The invention still further resides in a method of electro-optically reading indicia, by supporting an imaging module by a housing, and capturing return light from the indicia by the imaging module during reading with a solid-state imager having an array of image sensors; by supporting a laser scanning module by the housing, and scanning at least one of a laser beam from a laser and a field of view of a light detector in a scan pattern across the indicia by the laser scanning module during reading; and by preventing reading interference between the modules during reading.

The reading interference is prevented in various ways. For example, the imaging module is enabled to capture the return light during an exposure time of a frame, and data generated by the imager is downloaded during a read-out time of the frame. The laser scanning module is enabled to scan the indicia during the read-out time to prevent reading interference with the imaging module. Also, the imaging module illuminates the indicia during reading with the illumination light during the exposure time, and the illuminating light is disabled during the read-out time to prevent reading interference between the modules. The illumination light and the laser beam are advantageously selected to have different frequencies to prevent reading interference between the modules. The laser beam is turned off during scanning; and the return light is captured when the laser beam is turned off, again to prevent reading interference with the laser scanning module. The laser beam is blocked during scanning; and the return light is captured when the laser beam is blocked to prevent reading interference with the laser scanning module. The laser beam is swept through a scan angle larger than a field of view of the imager, and the return light is captured when the laser beam is outside the field of view of the imager to prevent reading interference between the modules.

The invention yet further resides in a method of electro-optically reading indicia, comprising the steps of holding a housing by a handle held by an operator in a handheld mode of operation, and supporting the housing by a base on a support surface during a hands-free mode of operation; supporting an imaging module by the housing, and capturing return light from the indicia during reading with a solid-state imager having an array of image sensors; supporting a laser scanning module by the housing, and scanning at least one of a laser beam from a laser and a field of view of a light detector in a scan pattern across the indicia during reading; detecting the mode of operation; and enabling the laser scanning module to read the indicia when the handheld mode is detected, and enabling the imaging module to read the indicia when the hands-free mode is detected.

The invention additionally resides in a method of electro-optically reading indicia, comprising the steps of: supporting an imaging module by a housing, and capturing return light from the indicia during reading with a solid-state imager having an array of image sensors; supporting a laser scanning module by the housing, and scanning at least one of a laser beam from a laser and a field of view of a light detector in a scan pattern across the indicia during reading; and distinguishing between types of the indicia, and enabling one of the modules to read the indicia of one determined type, and enabling another of the modules to read the indicia of another determined type.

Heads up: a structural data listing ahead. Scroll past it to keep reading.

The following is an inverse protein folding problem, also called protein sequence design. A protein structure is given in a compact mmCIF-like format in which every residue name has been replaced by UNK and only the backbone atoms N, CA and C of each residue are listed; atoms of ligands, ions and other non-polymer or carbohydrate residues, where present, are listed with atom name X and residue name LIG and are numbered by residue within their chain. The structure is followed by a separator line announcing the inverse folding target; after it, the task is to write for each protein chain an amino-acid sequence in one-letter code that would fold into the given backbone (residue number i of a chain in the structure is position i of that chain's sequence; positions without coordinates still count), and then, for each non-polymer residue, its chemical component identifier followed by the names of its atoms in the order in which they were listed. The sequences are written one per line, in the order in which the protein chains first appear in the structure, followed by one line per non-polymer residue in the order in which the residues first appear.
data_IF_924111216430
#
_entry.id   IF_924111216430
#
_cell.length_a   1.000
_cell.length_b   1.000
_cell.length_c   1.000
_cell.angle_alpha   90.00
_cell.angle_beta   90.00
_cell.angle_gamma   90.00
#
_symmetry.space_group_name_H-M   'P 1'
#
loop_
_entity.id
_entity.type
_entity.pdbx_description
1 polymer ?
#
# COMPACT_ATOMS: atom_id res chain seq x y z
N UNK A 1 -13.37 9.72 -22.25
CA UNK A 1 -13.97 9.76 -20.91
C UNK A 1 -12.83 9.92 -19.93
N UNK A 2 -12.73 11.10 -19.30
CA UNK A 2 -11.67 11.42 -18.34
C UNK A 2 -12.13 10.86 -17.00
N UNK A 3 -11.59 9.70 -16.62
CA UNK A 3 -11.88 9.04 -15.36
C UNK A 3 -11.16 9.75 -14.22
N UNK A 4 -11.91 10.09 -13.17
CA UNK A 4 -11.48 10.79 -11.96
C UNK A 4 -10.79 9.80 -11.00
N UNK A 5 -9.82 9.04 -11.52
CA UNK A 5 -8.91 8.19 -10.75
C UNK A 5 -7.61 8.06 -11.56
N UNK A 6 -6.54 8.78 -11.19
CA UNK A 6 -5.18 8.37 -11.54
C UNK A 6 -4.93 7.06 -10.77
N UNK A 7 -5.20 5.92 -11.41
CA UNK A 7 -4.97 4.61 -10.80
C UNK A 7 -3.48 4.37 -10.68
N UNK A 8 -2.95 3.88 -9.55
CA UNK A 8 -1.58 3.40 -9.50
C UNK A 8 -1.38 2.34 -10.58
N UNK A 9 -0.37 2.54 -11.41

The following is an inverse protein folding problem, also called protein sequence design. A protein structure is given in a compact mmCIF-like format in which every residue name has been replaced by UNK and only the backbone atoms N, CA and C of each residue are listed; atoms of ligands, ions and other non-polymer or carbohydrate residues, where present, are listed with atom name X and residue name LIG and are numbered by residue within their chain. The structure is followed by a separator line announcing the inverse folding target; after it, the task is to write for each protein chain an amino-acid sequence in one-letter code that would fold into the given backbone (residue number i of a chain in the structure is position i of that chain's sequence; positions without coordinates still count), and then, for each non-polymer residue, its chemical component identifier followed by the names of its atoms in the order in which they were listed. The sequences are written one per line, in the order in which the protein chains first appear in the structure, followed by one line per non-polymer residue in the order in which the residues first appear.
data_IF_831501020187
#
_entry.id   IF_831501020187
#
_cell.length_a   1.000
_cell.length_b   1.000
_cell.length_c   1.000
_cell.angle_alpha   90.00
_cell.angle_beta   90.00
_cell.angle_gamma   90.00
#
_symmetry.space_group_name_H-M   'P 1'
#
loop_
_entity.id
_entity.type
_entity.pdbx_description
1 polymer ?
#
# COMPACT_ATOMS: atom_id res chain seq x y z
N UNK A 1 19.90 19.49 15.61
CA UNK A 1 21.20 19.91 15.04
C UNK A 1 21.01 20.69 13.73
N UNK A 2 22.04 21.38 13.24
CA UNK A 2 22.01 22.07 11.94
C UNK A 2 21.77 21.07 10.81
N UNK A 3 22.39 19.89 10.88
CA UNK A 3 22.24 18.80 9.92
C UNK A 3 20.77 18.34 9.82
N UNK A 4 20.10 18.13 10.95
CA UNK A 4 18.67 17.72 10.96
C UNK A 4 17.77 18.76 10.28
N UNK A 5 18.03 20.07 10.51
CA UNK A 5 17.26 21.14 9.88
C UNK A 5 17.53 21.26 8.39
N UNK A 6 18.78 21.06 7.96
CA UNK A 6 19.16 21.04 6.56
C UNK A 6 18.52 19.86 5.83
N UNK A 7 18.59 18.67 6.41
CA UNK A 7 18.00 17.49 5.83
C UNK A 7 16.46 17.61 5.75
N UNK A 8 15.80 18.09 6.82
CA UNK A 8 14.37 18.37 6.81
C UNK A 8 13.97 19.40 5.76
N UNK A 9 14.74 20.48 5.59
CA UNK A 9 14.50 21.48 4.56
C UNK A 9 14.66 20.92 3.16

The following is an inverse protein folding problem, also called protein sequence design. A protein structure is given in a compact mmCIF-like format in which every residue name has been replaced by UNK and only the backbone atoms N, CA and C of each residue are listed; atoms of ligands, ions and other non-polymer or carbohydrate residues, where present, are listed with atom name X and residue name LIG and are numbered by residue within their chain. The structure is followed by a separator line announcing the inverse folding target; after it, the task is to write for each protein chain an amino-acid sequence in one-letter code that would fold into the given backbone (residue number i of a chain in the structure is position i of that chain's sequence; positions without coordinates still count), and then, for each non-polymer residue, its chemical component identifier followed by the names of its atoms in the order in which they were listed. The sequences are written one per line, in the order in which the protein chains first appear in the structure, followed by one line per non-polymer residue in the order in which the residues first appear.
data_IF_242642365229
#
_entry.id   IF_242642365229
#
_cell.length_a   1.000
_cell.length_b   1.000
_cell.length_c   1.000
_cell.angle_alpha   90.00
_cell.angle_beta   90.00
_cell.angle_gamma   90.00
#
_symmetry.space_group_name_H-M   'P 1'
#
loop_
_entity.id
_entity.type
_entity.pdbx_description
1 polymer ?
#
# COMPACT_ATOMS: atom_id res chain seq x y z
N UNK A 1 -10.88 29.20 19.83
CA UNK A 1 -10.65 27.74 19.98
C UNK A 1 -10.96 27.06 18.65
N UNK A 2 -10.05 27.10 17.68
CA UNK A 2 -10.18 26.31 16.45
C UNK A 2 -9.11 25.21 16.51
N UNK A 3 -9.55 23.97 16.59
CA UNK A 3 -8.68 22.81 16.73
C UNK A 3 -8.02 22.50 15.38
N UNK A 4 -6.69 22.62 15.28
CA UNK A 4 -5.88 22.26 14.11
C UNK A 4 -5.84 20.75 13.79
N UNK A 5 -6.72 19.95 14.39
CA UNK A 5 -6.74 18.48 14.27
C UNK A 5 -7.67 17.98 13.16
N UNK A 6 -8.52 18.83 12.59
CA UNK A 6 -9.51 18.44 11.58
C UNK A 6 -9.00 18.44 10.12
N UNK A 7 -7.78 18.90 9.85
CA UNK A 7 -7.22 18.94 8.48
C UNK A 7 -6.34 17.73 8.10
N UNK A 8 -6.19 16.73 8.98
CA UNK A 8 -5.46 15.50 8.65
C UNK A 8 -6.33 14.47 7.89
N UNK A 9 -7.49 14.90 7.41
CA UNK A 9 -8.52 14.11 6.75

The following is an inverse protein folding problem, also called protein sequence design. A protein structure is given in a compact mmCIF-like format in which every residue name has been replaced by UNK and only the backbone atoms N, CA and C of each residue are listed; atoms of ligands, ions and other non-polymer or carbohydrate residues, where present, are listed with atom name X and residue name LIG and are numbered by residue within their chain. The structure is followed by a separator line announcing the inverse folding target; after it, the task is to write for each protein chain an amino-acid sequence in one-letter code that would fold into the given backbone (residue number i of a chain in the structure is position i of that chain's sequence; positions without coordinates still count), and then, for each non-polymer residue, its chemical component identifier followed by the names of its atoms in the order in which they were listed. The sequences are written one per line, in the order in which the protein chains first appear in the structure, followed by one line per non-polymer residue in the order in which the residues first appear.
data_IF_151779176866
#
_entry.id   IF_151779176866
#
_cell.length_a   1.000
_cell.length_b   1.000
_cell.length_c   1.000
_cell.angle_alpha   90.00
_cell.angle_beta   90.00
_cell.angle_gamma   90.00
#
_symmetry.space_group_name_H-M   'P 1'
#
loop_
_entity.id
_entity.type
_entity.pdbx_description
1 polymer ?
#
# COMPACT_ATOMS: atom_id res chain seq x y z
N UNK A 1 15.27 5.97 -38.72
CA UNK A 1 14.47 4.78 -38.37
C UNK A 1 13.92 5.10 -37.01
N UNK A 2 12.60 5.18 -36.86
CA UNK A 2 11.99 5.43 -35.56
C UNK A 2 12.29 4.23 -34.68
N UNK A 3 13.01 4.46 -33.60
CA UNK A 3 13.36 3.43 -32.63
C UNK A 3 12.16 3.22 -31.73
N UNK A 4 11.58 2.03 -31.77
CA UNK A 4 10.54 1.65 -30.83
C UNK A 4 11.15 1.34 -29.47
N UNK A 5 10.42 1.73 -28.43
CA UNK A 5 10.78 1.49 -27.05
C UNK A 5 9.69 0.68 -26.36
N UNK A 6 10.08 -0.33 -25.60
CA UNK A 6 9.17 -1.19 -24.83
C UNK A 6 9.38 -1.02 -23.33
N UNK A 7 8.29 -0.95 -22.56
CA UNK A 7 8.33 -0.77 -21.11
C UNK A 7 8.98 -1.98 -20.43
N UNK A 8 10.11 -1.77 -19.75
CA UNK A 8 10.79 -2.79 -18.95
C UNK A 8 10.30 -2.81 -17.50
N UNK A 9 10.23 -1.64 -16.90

The invention also resides in a method of electro-optically reading indicia located in a range of working distances from the reader, comprising the steps of: supporting an imaging module by a housing, and capturing return light from the indicia during reading with a solid-state imager having an array of image sensors; supporting a laser scanning module by the housing, and scanning at least one of a laser beam from a laser and a field of view of a light detector in a scan pattern across the indicia during reading; and distinguishing between the working distances of the indicia, and enabling one of the modules to read the indicia at working distances close to the reader, and enabling another of the modules to read the indicia at working distances further from the reader.

The invention additionally resides in a method of electro-optically reading indicia, comprising the steps of: supporting an imaging module by a housing, and capturing return light from the indicia with a solid-state imager having an array of image sensor; supporting a laser scanning module by the housing, and scanning a laser beam in a visible scan pattern across the indicia; and enabling the laser scanning module to scan the laser beam over the indicia prior to reading to facilitate aiming of the reader at the indicia, and enabling one of the modules to read the indicia after aiming.

Hence, this invention proposes a hybrid, dual module, reader that can be used as a presentation or swipe reader for hands-free reading of one- or two-dimensional symbols, and also offers excellent and intuitive “aim-and-shoot” ergonomics for handheld reading of one- or two-dimensional symbols by providing a gun-shaped housing having a trigger to be depressed by the operator's forefinger. The reader gives a clear visual indication of the extent of its field of view, to facilitate reading of wide targets like driver's licenses and two-dimensional symbols in either the hands-free or handheld mode. In addition, the working distance range increases in the handheld mode as compared to the hands-free mode.

The novel features which are considered as characteristic of the invention are set forth in particular in the appended claims. The invention itself, however, both as to its construction and its method of operation, together with additional objects and advantages thereof, will be best understood from the following description of specific embodiments when read in connection with the accompanying drawings.